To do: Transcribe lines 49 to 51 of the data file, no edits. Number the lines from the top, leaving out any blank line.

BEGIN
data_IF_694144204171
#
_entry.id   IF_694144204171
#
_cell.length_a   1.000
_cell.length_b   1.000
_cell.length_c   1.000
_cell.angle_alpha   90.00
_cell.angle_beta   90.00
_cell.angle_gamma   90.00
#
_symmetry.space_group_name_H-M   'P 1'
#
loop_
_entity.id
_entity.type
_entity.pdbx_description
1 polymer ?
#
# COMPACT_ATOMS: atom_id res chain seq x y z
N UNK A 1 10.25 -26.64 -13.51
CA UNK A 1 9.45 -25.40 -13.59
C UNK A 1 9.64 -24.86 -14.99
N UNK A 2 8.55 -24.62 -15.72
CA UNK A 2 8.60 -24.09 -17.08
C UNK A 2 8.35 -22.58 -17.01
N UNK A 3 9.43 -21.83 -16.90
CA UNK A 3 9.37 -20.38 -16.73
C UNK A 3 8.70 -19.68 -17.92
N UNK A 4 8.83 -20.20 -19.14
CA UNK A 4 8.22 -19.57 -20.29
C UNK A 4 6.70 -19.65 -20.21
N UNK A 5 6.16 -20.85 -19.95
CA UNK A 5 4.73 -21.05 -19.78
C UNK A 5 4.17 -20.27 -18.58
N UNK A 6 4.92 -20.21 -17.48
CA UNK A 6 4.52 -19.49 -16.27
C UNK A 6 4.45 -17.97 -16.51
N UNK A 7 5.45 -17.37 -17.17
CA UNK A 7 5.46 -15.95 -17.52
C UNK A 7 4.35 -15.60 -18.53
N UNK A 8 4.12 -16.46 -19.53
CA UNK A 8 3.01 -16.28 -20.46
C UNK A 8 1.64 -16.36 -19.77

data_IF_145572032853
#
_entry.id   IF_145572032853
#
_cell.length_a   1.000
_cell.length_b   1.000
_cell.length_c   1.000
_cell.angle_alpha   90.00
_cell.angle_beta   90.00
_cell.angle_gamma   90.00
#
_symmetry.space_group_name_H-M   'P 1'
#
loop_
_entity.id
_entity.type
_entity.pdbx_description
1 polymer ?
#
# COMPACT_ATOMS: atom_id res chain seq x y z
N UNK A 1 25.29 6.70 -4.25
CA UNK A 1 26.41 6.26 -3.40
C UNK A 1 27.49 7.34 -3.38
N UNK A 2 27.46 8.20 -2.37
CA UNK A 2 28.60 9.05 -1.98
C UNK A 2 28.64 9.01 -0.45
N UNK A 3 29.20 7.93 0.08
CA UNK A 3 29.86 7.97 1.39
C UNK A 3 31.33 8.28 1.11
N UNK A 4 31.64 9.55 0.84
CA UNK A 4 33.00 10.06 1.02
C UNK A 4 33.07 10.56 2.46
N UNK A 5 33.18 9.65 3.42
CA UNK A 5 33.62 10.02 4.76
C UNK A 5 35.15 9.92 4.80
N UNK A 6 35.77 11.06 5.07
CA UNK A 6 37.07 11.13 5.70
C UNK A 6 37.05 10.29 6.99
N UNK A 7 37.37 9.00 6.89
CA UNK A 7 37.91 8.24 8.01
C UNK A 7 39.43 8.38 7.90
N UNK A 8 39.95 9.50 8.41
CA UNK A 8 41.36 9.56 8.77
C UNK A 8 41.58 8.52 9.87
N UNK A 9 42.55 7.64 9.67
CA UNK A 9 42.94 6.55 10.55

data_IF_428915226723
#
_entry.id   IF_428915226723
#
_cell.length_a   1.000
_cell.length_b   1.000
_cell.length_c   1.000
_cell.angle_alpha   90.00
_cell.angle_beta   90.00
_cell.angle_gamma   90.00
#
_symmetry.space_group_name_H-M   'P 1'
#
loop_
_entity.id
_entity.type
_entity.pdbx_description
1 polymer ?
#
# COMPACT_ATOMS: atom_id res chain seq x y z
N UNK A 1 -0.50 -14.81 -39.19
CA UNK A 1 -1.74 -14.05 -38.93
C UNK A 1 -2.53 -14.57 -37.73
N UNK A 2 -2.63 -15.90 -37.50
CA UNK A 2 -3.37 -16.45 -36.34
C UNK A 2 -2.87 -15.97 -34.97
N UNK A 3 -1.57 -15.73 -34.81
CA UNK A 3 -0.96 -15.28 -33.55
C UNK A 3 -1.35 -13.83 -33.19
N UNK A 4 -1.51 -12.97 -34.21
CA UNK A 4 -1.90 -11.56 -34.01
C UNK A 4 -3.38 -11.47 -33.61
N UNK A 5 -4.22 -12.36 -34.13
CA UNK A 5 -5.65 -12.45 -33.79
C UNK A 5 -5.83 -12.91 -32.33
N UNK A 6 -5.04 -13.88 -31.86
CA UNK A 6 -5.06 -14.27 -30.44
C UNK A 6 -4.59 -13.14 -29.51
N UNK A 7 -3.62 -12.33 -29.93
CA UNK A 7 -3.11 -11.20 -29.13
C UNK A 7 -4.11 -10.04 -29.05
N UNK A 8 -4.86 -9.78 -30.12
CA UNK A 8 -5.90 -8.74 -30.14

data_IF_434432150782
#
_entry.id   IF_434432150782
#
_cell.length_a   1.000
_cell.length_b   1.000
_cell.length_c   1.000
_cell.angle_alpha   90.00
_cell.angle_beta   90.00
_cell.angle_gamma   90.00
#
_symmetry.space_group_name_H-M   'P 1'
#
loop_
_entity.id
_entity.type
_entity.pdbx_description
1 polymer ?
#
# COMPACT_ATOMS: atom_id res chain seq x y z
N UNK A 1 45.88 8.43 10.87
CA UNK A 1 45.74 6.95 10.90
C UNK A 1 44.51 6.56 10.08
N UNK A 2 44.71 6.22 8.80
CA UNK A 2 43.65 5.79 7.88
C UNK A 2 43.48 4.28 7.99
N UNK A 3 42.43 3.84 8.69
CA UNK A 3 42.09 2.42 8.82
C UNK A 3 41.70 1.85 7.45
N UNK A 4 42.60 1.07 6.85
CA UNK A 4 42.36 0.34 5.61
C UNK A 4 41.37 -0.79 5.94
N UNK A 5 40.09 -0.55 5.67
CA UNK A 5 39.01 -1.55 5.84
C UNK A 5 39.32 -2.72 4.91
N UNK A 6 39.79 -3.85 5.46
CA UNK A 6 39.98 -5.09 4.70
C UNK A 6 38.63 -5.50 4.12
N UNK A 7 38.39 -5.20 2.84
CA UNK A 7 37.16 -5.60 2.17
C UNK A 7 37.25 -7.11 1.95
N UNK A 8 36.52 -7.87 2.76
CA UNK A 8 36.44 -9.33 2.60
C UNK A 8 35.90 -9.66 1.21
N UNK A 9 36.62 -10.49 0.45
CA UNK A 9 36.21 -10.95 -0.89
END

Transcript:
_cell.length_a   1.000
_cell.length_b   1.000
_cell.length_c   1.000